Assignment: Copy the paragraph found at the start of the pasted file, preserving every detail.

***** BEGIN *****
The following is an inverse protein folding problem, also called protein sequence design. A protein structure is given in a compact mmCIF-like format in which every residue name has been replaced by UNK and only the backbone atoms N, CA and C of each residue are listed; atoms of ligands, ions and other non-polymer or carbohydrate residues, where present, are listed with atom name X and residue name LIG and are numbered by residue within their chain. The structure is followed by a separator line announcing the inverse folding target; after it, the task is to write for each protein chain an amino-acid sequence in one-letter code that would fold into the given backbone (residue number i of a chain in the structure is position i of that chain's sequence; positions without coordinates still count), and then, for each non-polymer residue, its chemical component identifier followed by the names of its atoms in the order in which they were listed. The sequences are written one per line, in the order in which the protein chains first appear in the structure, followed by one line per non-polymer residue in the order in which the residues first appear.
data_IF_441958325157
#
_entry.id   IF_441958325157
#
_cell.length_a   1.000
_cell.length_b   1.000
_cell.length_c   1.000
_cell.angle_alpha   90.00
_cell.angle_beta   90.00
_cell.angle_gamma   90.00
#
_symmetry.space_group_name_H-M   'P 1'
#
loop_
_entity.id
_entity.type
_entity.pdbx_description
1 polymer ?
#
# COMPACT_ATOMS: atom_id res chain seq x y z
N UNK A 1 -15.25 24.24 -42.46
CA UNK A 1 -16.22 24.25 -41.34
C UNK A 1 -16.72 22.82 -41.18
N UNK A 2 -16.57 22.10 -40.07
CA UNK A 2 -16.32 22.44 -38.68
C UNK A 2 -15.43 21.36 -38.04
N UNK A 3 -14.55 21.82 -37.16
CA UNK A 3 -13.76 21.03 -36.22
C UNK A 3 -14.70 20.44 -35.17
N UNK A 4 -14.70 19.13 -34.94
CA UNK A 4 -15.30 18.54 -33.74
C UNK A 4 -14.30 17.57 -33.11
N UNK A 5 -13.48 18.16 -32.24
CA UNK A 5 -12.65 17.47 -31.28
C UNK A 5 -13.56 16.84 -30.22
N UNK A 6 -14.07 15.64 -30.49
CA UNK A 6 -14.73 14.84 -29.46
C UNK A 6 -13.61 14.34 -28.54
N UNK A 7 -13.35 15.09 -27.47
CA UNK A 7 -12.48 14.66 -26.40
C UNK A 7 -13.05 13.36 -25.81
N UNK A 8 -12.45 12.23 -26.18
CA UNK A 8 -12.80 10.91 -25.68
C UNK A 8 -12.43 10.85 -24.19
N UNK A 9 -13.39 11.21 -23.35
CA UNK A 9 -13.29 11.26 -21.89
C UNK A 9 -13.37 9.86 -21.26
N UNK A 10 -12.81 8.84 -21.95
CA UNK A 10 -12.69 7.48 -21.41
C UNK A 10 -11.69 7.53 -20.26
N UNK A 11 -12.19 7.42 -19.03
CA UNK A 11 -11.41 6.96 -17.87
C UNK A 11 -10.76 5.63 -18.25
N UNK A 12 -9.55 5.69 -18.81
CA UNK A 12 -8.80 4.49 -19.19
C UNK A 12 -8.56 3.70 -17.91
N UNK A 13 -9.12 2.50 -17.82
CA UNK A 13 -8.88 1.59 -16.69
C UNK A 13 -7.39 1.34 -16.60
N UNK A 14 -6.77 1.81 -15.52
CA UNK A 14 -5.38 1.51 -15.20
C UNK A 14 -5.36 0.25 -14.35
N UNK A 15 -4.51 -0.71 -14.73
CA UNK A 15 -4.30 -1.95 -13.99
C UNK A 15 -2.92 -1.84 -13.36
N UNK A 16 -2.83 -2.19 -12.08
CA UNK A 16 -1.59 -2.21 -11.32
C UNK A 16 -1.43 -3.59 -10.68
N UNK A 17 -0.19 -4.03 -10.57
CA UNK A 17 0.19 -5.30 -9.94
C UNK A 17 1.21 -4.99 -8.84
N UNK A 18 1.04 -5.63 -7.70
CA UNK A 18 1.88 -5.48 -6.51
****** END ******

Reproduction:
The following is an inverse protein folding problem, also called protein sequence design. A protein structure is given in a compact mmCIF-like format in which every residue name has been replaced by UNK and only the backbone atoms N, CA and C of each residue are listed; atoms of ligands, ions and other non-polymer or carbohydrate residues, where present, are listed with atom name X and residue name LIG and are numbered by residue within their chain. The structure is followed by a separator line announcing the inverse folding target; after it, the task is to write for each protein chain an amino-acid sequence in one-letter code that would fold into the given backbone (residue number i of a chain in the structure is position i of that chain's sequence; positions without coordinates still count), and then, for each non-polymer residue, its chemical component identifier followed by the names of its atoms in the order in which they were listed. The sequences are written one per line, in the order in which the protein chains first appear in the structure, followed by one line per non-polymer residue in the order in which the residues first appear.